Publisher: University of Calabar

National Microfinance Policy and Credit Accessibility By Micro, Small and Medium Entrepreneurs In Nigeria

Josephine Eluan Lloyd, Phd1, Igbani, Owede Robbins
KEYWORDS: National, Microfinance policy, Credit accessibility, Entrepreneurs, MSMEs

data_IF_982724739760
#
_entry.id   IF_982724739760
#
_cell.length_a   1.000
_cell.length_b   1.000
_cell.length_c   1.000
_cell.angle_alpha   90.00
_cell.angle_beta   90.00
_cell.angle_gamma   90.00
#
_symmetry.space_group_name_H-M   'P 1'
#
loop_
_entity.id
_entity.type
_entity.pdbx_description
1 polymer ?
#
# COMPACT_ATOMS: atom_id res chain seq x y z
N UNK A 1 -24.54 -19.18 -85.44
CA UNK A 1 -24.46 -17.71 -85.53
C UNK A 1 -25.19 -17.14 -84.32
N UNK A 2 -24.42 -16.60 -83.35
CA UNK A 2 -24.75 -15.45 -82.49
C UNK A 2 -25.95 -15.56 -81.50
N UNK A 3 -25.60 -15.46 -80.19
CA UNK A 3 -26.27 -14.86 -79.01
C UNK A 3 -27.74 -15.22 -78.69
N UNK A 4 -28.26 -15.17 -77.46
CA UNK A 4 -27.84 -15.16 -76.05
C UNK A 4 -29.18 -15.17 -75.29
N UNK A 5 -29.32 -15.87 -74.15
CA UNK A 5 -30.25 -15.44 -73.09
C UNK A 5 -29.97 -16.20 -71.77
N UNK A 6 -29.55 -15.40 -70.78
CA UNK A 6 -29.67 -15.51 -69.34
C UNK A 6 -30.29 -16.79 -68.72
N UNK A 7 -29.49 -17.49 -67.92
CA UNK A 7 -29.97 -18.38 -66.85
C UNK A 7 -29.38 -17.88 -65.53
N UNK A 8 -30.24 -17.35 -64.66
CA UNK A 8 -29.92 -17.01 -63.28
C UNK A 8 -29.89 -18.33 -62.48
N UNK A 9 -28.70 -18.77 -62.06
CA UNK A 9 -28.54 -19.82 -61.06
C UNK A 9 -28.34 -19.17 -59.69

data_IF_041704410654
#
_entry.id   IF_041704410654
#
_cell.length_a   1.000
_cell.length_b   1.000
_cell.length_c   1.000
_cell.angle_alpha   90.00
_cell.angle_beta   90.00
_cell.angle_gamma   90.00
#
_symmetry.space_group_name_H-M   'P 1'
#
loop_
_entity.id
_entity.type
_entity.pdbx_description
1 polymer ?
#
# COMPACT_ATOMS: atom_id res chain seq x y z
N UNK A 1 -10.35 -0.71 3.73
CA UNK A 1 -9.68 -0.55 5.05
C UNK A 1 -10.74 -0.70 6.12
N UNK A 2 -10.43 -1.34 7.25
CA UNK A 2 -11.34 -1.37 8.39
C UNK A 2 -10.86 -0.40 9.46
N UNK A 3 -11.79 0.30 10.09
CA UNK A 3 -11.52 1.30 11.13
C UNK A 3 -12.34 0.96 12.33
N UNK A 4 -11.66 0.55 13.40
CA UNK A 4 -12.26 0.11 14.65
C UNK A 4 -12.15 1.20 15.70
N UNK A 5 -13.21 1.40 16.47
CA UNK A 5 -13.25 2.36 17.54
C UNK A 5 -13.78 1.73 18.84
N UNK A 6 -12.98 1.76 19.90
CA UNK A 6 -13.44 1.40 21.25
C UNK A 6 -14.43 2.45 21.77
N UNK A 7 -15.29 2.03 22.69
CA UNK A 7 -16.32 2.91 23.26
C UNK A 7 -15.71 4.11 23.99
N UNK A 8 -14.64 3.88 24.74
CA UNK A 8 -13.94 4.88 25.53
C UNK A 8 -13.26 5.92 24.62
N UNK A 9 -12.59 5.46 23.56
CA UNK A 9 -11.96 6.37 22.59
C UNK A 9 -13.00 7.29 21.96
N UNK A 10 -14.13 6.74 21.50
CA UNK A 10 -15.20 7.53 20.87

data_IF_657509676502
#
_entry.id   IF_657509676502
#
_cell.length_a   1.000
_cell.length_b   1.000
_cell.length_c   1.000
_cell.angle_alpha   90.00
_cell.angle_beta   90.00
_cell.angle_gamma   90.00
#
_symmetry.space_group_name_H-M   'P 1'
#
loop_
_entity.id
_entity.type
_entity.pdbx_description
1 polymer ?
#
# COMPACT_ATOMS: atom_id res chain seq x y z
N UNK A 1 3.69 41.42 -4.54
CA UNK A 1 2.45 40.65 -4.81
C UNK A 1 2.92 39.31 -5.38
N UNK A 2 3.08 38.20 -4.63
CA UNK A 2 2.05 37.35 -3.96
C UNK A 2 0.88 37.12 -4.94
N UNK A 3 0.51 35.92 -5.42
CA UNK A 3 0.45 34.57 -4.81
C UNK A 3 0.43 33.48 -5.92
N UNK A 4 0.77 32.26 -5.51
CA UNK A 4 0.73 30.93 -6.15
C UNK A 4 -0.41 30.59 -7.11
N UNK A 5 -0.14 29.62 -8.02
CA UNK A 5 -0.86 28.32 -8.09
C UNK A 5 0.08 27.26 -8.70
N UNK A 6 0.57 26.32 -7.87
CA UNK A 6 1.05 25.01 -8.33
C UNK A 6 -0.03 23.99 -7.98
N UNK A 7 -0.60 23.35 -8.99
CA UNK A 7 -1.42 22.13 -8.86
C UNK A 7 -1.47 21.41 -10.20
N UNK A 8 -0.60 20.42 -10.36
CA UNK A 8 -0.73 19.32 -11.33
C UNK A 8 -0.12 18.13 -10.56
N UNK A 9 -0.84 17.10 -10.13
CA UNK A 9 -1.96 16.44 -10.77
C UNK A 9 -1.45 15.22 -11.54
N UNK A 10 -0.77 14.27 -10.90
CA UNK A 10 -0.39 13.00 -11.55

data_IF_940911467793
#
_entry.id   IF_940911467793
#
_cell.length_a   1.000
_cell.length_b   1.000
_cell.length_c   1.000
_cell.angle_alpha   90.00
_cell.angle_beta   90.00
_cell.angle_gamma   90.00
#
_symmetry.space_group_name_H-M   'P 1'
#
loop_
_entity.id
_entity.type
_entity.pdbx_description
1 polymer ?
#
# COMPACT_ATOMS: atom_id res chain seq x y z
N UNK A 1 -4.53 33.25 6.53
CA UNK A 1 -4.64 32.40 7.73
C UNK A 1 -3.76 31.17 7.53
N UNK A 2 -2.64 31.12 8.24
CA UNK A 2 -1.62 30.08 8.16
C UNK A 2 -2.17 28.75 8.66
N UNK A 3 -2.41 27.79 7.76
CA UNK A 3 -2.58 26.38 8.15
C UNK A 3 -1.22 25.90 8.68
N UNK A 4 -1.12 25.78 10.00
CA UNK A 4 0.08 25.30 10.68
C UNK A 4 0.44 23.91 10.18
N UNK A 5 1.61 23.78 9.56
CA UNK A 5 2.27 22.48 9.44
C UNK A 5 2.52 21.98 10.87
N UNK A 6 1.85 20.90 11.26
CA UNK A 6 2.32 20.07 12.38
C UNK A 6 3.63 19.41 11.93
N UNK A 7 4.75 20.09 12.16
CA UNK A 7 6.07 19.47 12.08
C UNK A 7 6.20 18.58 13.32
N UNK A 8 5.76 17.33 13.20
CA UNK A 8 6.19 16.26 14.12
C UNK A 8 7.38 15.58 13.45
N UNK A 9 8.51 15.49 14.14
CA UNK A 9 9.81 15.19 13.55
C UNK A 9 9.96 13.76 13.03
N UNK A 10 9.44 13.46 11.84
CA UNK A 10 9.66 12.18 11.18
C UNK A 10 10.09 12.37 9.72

This paper examines the impact of the Microfinance policy on credit accessibility and financial inclusion by micro entrepreneurs, low income household, economically active poor, being denied access to financial services. This study therefore seeks to establish why the economically active poor, micro entrepreneurs in Nigeria are excluded from financial services. From findings only 35 percent of the economically active poor have access to financial services while 65 percent are denied access to financial inclusion. The reason is as a result of the CBN high Monetary Policy Rate of 12 percent, compelling commercial banks and microfinance banks to lend as high as 19 and 22 percent while the latter 30 percent and above, discouraging borrowers and posing threat to the development of the MSMES sector. Findings also reveal that the uneven spread of microfinance institutions across the country also accounts for the poor financial accessibility by micro entrepreneurs. Statistically, the South-west geopolitical zone has 343 microfinance banks (39.4%), NorthEast only has 32 (3.7%), South-South has 117 (13.4%), North-West has 58 (6.7%), North-Central 151(17.4%), South-East 169 (19.4%). Thus, those in South-West have more access to financial services than those in the North-East and North-West part of the country. The study therefore observed and recommended that the CBN reduced its 12% Monetary Policy Rate to 9 percent, to enhance financial inclusiveness and accessibility   by the economically active poor. The study also recommended that more microfinance institutions be established in zones that has less. States like Yobe has only 1, microfinance bank, Bayelsa 4, Borno (4), while Lagos has 180, Anambra (75). The study also recommends that microfinance institutions should not demand for tangible assets and financial instruments as collateral security, it accounts for the poor financial inclusion and accessibility by micro entrepreneurs.

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